Because of the tight 18-month window, the same talent trust that designed the P-51 and the T-28 would design the Navion. The aircraft shares the T-28’s seven-degree, 30-minutes of wing dihedral, and it has many of the Mustang’s pleasant handling characteristics and robust design features; its nickname is “the poor man’s Mustang.”
North American churned out 1,100 Navions in nine months. Those destined for the military were labeled L-17As, while those sold to civilians were called A models. Each airplane cost $9,000 to build, and sold for $6,100. With the coming F-86 contract and its profit potential of tens of millions, North American was unconcerned with losses generated by what amounted to a rounding error. There was also a chance that if the Navion were selected as the military’s new primary trainer, the program would eventually make money.
The Army Air Forces bought 83, but shortly after F-86 production began, North American sold the Navion line to Ryan Aeronautical in San Diego, which continued production from 1947 to 1953.
In 1950, Ryan introduced the B model, the Super Navion, which featured a 260-horsepower engine that could increase cruising speed to 170 mph. The bigger engine required a longer, reshaped nose cowling and a larger propeller; with the more powerful engine, the airplane could take off in as little as 400 feet. But Ryan did not adopt North American’s “loss leader” pricing, and sold the B for $14,000.
The Pentagon ordered an additional 163 L-17Bs from Ryan. These aircraft were primarily relegated to liaison duties, flying high-priority personnel and small cargo; some, however, were used in Korea for forward air control missions, providing coordination of air strikes by F-80s, the first U.S. operational jet fighter.
A limited contract for liaison aircraft was not the military grand prize Ryan envisioned. The company was hoping for the U.S. Air Force’s lucrative flight trainer contract. But in 1953, Ryan’s entry, a modified Navion B designated the Model 72, lost out to the faster T-34A Mentor, Beech’s militarized version of its Bonanza. The following year the Navy also selected the Mentor. The Bonanza proved more popular than the Navion with civilian customers as well. Pilots, mostly male at the time, who wanted their wives along on joy rides, bought the Bonanza, an easier airplane to climb into. “In the 1950s, if you were wearing a peg skirt, there was just no ladylike way to get into a Navion,” explains Navion owner Margy Natalie, docent program manager at the National Air and Space Museum’s Steven F. Udvar-Hazy Center.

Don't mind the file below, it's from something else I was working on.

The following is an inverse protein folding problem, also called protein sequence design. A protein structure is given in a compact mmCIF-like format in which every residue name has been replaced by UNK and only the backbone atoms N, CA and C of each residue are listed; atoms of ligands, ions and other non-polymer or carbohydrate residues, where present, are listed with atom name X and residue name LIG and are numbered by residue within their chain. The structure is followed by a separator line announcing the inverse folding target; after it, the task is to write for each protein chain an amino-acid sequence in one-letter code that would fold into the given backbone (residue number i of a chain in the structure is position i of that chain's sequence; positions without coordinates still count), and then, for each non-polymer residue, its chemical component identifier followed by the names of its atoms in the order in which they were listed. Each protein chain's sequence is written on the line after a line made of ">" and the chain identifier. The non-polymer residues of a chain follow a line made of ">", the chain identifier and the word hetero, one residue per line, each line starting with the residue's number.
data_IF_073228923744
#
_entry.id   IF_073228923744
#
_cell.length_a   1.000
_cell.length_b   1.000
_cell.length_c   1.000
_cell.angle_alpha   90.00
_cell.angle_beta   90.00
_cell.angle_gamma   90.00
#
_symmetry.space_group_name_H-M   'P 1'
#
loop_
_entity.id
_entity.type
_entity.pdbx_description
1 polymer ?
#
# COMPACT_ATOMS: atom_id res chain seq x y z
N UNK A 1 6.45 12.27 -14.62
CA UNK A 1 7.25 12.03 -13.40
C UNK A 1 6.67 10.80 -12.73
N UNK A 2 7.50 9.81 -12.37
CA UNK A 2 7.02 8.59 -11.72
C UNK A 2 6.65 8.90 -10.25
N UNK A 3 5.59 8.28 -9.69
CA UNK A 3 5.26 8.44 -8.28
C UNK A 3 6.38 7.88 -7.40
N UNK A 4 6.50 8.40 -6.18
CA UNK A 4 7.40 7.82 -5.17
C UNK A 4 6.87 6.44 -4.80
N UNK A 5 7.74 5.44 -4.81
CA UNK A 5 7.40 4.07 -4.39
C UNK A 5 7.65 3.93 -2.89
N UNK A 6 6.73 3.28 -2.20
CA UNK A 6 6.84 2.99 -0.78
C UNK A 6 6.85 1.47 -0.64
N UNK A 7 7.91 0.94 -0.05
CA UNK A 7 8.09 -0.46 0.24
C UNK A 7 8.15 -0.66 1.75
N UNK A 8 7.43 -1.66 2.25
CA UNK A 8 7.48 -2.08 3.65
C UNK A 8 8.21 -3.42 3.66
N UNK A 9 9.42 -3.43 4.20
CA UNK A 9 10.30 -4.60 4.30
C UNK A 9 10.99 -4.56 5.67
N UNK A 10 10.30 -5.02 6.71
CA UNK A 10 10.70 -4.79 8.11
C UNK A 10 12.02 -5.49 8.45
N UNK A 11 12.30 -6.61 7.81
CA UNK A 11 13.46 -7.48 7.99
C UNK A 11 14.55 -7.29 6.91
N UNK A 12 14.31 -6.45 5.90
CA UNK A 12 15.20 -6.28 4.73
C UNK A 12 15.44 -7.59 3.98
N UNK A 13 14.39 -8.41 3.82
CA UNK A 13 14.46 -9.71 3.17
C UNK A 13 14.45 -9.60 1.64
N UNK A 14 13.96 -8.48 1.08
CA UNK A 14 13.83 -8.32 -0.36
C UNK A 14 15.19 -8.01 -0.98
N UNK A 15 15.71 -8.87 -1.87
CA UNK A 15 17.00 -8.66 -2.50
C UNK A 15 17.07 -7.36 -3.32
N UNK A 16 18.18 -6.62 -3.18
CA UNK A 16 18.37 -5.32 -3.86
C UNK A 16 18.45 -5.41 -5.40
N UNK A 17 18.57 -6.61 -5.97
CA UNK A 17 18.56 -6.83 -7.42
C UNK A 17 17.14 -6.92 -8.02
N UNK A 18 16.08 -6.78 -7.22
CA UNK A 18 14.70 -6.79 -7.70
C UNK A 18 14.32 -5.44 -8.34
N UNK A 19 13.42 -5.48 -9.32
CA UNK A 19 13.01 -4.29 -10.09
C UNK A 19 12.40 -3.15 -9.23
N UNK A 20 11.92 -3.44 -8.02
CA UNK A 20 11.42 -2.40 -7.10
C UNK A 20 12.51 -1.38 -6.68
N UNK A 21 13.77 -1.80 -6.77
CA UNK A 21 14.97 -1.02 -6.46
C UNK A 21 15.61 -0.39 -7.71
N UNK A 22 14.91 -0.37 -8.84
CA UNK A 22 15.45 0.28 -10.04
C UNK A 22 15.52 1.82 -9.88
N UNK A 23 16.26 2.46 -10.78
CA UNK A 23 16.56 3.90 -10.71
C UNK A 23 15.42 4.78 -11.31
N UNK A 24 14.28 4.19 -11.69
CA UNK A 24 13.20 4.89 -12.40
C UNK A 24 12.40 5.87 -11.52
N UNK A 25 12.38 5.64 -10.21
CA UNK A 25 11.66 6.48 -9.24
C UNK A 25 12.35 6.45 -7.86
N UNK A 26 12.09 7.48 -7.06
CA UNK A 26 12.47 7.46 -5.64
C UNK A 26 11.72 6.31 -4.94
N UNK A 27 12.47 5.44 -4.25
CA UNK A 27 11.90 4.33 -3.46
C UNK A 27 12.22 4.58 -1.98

But the orphan airplane that no manufacturer could keep in production remains popular with its owners. “You can find a Navion for $40,000,” says Peters. “You can’t even find a worn-out Cessna for that.” Today, a non-flying project airplane can be had for under $10,000, a flyable one with a tired engine or beat-up paint for $35,000, and a Navion that has been restored to near-mint condition for $100,000 to $170,000, depending on engine size and other modifications. In an age of $400,000 Cirruses, $600,000 Cessna 400s (formerly Columbia), and $700,000 Beechcraft Bonanzas, the Navion looks like a bargain.
In addition to the price, enthusiasts point to the Navion’s military lines, sliding canopies, high stance, beefy landing gear, good load capacity, and overall solid construction as reasons for the aircraft’s enduring appeal.
“It’s one of the best airplanes ever built, one of the most stable, and we think that it would do very well in an international environment,” says Gardner. “Third World-country operators would find this airplane very, very useful because of its payload, its short landing capability, and its stableness.”
“It’s very easy to see out of,” says American Navion Society president Gary Rankin, who has owned four since 1986. “The handling is very docile, and it lands slow. It has big tires and high gear, and can land on rough runways.”